Bad Timing

This week, I saw a job online that looked like a really good match for me at a great company.  At the urging of my family, I sent my resume to the recruiter.  I didn’t really expect to hear back – after 9 months of unemployment, I am a little sour on recruiters.

However, on Thursday I got a request to come in on Friday for an interview.  After asking my career counselor friend and my online BC support group for advice, I went ahead.  The interview went well, and when the hiring manager talked about next steps and timelines, I just jumped in and said that I needed to discuss my availability.  I said that I had a commitment and wouldn’t be available for 3-6 months, possibly part time in 3 months.  The reply was a simple, “That’s good to know” and we moved on to other topics. He did mention that one of the next steps was likely to be an all day interview with a lot of different people.  All I could think of was trying to do this with the mastectomy tubes hanging out of me, or when my hair is gone.  I had to swiftly shut down those images and agree that that would be fine.

Whether or not I go further with this job, it was a positive thing for me to go and interview.  I don’t want to work post-mastectomy and through the first round of chemo, as the AC dense dose is supposed to be pretty difficult and I’ll be getting it every 2 weeks.  The Taxol is weekly, but seems to be a little easier to tolerate.  I think that when I do go back to work, I want to be able to give it 100%, and I don’t know that I’d be able to during treatment.

We shall see.  At this point, I can only believe that what is meant to happen, will.

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3 Responses to Bad Timing

  1. Ed says:

    Tough call. When Patty was diagnosed we decided to put our lives on hold. We were house hunting at the time and put it on hold… Patty was job hunting… on hold… we didn’t know how Patty would be feeling and after the first chemo we realized that we needed to literally put our lives on hold and just ride it out and focus everything we had on her recovery. This decision isn’t for everyone, but it was the smart thing to for us, and her, to do. I guess a lot just depends on how you’re feeling. Patty had TAC which is a very powerful chemo and her infusions were every 21 days. It took a good 18 days for her to feel good after the infusions. Everyone is different. You may just fly through your chemo, and I truly hope you do!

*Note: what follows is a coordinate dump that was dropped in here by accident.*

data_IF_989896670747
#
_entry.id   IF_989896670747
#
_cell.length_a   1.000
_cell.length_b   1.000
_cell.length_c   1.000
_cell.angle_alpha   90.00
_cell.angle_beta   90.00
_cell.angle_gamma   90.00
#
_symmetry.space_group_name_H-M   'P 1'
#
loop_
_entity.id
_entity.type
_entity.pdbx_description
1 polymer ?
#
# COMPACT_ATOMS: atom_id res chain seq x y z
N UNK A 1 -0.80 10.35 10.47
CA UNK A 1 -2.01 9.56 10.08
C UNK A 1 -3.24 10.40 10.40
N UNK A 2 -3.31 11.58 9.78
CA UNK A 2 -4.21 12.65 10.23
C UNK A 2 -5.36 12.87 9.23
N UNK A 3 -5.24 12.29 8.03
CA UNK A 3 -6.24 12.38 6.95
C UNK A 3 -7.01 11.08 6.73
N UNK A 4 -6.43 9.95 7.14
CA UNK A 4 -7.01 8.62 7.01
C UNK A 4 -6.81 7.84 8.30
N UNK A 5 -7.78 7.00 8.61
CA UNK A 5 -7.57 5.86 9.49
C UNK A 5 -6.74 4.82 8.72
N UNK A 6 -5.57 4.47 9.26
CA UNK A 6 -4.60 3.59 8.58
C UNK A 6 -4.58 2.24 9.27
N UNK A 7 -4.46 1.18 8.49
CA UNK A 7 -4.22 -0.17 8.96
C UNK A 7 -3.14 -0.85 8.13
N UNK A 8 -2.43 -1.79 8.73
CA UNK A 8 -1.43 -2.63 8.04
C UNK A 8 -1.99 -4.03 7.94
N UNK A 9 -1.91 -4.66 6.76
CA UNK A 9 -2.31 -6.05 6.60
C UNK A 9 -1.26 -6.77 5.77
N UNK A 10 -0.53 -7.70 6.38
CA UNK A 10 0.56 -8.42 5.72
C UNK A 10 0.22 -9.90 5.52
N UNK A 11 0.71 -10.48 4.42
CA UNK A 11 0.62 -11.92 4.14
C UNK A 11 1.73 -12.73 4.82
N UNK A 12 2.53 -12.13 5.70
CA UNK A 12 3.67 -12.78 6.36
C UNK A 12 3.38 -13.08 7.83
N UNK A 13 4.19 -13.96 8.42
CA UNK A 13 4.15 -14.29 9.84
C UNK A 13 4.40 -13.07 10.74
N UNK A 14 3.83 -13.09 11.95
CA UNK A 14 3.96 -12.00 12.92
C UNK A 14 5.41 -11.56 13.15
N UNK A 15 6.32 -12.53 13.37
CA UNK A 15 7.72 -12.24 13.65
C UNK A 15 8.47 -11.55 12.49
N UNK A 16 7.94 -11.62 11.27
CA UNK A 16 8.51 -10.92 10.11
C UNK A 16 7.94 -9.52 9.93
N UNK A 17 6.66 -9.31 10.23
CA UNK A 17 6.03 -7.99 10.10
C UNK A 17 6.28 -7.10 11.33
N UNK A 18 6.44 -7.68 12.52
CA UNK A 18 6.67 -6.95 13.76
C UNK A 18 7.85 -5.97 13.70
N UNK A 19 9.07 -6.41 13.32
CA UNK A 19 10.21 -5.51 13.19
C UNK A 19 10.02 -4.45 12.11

It is good to know that they’re interested!

    Patty and I are pulling for you and yes… you’re still on our prayer list!

  2. Willy says:

    I agree with Ed’s suggestion that “on hold”. I had worked for many people who suffered from different kinds of cancers. They reported some unexpected bodily and psychological responses after the surgery/chemo/radiotherapy. Various change will be noticed and time is needed to adapt and adjust. Even though you may not have any side effects, fatigue will be one of your great adjustment. If the job offers you with no stress-related activities, it is okay to take it. However, as you want to give it 100%, I wonder if the stress may ultimately be come from your own. Stressors are harzadous to your health at this stage. Take less stress as much as you can. It is enough to go trhough the treatment process. Take time to ponder what makes you want to take the job. Finanical burden? Re-capture your self-worth after a substantial period of not working? Pattern of not self-care? No matter what is/are your final reason(s), take your health as the first priority. It is suggested you to take the interview and if they hire you, tell them you need to consider and finally decline the offer. Of course, this suggestion is given to prove your competence and your previous unemployment was due to the external environment. Take care. I assure you that I will pray for your decision made.

    Willy

  3. Debbie says:

    You are remarkably talented and skilled. This is a short time concern for an employer. They would be crazy to not pursue you. And, if they are put back on their heels by this, they aren’t a good company to work for.

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